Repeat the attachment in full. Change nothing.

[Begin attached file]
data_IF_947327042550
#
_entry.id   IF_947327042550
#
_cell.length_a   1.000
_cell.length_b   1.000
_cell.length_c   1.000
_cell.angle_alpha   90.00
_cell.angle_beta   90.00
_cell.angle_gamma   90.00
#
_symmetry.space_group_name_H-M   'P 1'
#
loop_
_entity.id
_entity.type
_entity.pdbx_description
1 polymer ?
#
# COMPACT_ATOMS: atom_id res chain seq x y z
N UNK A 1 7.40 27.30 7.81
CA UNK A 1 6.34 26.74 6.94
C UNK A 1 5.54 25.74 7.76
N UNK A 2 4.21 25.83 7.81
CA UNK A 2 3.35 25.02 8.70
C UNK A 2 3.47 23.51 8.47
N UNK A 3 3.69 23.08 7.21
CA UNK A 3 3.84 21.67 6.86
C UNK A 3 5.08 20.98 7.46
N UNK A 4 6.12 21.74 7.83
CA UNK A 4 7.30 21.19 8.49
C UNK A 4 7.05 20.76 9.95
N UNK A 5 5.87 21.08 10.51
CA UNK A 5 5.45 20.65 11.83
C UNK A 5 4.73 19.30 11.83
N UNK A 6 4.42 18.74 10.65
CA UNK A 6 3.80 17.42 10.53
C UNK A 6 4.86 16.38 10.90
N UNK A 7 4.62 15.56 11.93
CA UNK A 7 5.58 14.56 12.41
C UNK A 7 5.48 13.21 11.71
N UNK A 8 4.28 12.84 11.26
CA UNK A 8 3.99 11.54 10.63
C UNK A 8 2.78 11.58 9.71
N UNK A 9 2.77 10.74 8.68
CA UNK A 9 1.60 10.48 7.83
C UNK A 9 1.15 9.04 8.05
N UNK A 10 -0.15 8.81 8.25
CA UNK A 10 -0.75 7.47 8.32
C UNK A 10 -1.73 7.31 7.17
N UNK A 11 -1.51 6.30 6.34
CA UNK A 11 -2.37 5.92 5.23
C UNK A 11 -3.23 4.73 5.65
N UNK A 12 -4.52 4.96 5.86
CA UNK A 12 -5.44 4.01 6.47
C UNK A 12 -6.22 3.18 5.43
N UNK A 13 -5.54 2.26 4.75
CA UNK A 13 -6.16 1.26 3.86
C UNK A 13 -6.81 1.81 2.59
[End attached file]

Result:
data_IF_947327042550
#
_entry.id   IF_947327042550
#
_cell.length_a   1.000
_cell.length_b   1.000
_cell.length_c   1.000
_cell.angle_alpha   90.00
_cell.angle_beta   90.00
_cell.angle_gamma   90.00
#
_symmetry.space_group_name_H-M   'P 1'
#
loop_
_entity.id
_entity.type
_entity.pdbx_description
1 polymer ?
#
# COMPACT_ATOMS: atom_id res chain seq x y z
N UNK A 1 7.40 27.30 7.81
CA UNK A 1 6.34 26.74 6.94
C UNK A 1 5.54 25.74 7.76
N UNK A 2 4.21 25.83 7.81
CA UNK A 2 3.35 25.02 8.70
C UNK A 2 3.47 23.51 8.47
N UNK A 3 3.69 23.08 7.21
CA UNK A 3 3.84 21.67 6.86
C UNK A 3 5.08 20.98 7.46
N UNK A 4 6.12 21.74 7.83
CA UNK A 4 7.30 21.19 8.49
C UNK A 4 7.05 20.76 9.95
N UNK A 5 5.87 21.08 10.51
CA UNK A 5 5.45 20.65 11.83
C UNK A 5 4.73 19.30 11.83
N UNK A 6 4.42 18.74 10.65
CA UNK A 6 3.80 17.42 10.53
C UNK A 6 4.86 16.38 10.90
N UNK A 7 4.62 15.56 11.93
CA UNK A 7 5.58 14.56 12.41
C UNK A 7 5.48 13.21 11.71
N UNK A 8 4.28 12.84 11.26
CA UNK A 8 3.99 11.54 10.63
C UNK A 8 2.78 11.58 9.71
N UNK A 9 2.77 10.74 8.68
CA UNK A 9 1.60 10.48 7.83
C UNK A 9 1.15 9.04 8.05
N UNK A 10 -0.15 8.81 8.25
CA UNK A 10 -0.75 7.47 8.32
C UNK A 10 -1.73 7.31 7.17
N UNK A 11 -1.51 6.30 6.34
CA UNK A 11 -2.37 5.92 5.23
C UNK A 11 -3.23 4.73 5.65
N UNK A 12 -4.52 4.96 5.86
CA UNK A 12 -5.44 4.01 6.47
C UNK A 12 -6.22 3.18 5.43
N UNK A 13 -5.54 2.26 4.75
CA UNK A 13 -6.16 1.26 3.86
C UNK A 13 -6.81 1.81 2.59